Metalworld October 2016

For last few years, the industry has been witnessing stagnated demand coupled with overcapacity on a global level. This situation has been described as ‘Recession’ by almost all the experts and analysts. Now the perception seems to have changed and the situation is being termed as ‘New normal’ !

In line with the global situation, Indian metals industry too has been not doing well for the last few years. There were acute problems about the availability of critical raw materials like ore and coal. I must say that with the positive initiative from the government, most of these problems are either overcome or under control. Further, with the introduction of MIP, cheap imports will be restricted and pricing may improve a bit. All these factors have positively impacted Indian metals industry which can now look forward to comparatively better days in coming months.

Even if all this is true, there is a major hurdle still to overcome. The demand curve is not going up and this is suppressing the production levels and thus impacting badly on the bottomline. We all know that metals demand lies outside the metals industry and depends on overall economic activity. Yes, this year’s good monsoon has definitely contributed to raise the industry sentiment but the real boost will come when the government funded mega infrastructure projects start moving ahead. Mind well, capacity utilization of our industry has fallen in last year or so and the biggest reason is suppressed demand. Another important issue in our country is cost of power and finance. Needless to say that these inputs are of immense value for the metals production and are very costly in India. That makes our metals products less competitive in global markets.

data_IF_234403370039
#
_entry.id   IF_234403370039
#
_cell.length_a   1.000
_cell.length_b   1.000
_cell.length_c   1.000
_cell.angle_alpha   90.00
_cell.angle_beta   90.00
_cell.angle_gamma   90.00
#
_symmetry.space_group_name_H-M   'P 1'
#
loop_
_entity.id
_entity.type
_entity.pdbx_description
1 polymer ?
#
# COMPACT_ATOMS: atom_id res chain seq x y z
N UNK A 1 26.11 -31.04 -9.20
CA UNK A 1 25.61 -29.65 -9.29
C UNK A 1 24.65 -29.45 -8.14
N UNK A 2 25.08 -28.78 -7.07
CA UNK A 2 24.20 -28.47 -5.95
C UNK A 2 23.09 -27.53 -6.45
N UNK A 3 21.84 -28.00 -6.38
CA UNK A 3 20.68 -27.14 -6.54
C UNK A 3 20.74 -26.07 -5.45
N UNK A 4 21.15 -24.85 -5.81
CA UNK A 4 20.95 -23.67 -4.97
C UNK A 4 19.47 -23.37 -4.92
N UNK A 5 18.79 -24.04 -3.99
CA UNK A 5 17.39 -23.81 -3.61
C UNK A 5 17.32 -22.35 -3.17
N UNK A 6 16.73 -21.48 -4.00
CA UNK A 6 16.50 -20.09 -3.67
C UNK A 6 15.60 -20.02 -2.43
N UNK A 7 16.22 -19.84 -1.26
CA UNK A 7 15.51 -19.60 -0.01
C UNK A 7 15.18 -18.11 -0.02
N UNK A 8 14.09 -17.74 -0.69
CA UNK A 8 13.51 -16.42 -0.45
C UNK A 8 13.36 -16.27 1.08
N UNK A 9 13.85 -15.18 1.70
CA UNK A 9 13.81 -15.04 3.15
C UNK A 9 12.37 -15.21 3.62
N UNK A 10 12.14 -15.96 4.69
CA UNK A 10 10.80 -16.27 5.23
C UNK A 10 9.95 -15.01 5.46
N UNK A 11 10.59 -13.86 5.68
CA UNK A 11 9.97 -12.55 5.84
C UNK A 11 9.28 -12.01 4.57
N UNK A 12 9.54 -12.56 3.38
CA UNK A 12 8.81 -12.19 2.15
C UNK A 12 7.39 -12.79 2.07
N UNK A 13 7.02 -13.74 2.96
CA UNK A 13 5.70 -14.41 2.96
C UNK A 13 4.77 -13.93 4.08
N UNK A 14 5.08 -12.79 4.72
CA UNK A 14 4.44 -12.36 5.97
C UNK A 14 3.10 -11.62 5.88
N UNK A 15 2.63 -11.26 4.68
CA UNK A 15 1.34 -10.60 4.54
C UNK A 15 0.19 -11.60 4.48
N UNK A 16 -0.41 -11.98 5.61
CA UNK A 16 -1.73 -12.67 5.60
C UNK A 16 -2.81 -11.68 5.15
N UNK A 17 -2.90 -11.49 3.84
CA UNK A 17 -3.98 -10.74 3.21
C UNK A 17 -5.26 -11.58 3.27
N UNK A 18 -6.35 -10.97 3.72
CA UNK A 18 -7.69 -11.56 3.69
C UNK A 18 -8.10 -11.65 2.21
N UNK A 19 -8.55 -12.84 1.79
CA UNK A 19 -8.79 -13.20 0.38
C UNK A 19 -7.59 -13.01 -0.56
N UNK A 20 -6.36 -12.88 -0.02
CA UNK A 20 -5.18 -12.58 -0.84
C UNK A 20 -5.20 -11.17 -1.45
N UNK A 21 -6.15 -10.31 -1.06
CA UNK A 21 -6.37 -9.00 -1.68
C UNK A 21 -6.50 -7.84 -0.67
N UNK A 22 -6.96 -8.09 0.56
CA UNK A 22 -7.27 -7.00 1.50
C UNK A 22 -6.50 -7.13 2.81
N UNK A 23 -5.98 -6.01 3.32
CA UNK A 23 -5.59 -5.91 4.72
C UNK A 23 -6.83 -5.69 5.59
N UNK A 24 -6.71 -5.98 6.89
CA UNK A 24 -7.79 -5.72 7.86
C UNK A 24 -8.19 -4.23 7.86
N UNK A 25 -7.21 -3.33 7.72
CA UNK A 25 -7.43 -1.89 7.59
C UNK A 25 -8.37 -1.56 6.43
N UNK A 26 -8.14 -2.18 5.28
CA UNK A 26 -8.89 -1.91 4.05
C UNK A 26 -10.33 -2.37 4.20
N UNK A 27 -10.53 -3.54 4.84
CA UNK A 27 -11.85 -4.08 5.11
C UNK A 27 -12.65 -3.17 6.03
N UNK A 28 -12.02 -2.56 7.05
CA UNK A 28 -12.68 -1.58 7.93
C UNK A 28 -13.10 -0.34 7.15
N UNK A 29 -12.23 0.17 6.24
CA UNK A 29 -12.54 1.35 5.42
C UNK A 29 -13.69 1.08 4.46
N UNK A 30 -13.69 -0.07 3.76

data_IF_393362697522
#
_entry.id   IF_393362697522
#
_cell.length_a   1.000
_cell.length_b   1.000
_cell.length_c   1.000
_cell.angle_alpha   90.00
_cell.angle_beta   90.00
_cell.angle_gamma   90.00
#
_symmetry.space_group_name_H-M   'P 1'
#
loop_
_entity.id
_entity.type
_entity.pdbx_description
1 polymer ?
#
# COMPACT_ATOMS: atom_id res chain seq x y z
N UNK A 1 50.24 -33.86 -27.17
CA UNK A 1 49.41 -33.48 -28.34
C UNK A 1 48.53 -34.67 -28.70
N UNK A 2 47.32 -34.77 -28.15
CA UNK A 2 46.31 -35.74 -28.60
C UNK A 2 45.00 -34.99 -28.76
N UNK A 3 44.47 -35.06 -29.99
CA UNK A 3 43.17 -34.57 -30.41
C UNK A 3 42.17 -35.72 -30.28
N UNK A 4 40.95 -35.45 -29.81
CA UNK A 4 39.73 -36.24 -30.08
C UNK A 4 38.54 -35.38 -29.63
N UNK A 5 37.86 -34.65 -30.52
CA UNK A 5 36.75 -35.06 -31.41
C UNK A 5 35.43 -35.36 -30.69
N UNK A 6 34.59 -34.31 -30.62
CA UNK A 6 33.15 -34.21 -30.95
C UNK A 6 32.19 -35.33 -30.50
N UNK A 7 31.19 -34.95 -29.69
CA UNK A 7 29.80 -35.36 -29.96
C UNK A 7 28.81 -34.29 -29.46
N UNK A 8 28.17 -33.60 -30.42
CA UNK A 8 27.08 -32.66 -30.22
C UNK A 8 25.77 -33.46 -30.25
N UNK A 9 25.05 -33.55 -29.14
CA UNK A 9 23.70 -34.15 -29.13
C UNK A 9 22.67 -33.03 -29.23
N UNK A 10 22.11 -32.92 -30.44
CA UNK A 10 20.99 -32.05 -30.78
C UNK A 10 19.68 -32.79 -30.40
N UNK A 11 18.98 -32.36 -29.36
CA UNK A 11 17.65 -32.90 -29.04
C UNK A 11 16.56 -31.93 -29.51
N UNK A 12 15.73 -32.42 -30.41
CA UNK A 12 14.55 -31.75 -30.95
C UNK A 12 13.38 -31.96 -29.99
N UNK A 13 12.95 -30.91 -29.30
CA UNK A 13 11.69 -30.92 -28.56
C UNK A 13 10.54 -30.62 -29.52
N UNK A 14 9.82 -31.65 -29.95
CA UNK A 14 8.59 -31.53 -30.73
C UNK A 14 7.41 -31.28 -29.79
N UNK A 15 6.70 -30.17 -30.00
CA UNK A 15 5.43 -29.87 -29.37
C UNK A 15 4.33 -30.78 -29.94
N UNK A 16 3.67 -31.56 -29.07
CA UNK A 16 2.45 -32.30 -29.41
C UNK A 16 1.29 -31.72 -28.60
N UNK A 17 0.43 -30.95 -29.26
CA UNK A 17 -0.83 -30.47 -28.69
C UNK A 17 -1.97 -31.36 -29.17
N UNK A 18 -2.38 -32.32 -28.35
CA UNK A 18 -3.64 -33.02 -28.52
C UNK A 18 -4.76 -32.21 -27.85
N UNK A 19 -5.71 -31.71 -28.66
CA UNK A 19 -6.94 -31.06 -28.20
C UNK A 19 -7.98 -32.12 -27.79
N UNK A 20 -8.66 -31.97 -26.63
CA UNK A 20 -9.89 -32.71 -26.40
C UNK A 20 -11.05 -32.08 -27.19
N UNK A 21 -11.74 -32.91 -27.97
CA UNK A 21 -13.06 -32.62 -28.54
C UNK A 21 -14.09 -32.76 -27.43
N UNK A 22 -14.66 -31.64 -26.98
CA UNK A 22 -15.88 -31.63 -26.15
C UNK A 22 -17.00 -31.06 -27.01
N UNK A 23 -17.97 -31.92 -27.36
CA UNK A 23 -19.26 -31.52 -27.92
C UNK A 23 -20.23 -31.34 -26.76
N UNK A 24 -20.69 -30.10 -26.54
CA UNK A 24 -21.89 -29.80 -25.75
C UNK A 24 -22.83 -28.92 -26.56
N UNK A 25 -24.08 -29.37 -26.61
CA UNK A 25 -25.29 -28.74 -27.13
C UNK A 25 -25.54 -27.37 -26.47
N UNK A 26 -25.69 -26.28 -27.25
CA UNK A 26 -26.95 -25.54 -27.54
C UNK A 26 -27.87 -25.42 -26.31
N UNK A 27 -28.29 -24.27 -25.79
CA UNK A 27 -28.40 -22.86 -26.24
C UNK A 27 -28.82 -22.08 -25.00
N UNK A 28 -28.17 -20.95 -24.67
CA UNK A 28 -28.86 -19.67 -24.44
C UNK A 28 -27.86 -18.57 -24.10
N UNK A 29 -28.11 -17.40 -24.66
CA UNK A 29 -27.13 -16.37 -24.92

If we analyze the demand profile, it is seen that the metals demand is concentrated mainly around big cities and the rural areas still have a very poor consumption. If the government, along with main producers launches a campaign, come out with new applications of metals in different facets of rural life, popularize them, then the metals consumption can go upwards. This will help the industry as well as the rural economy.

Overall, I feel the industry sentiment is slowly turning positive and some improvement in demand will provide the required push for the industry.


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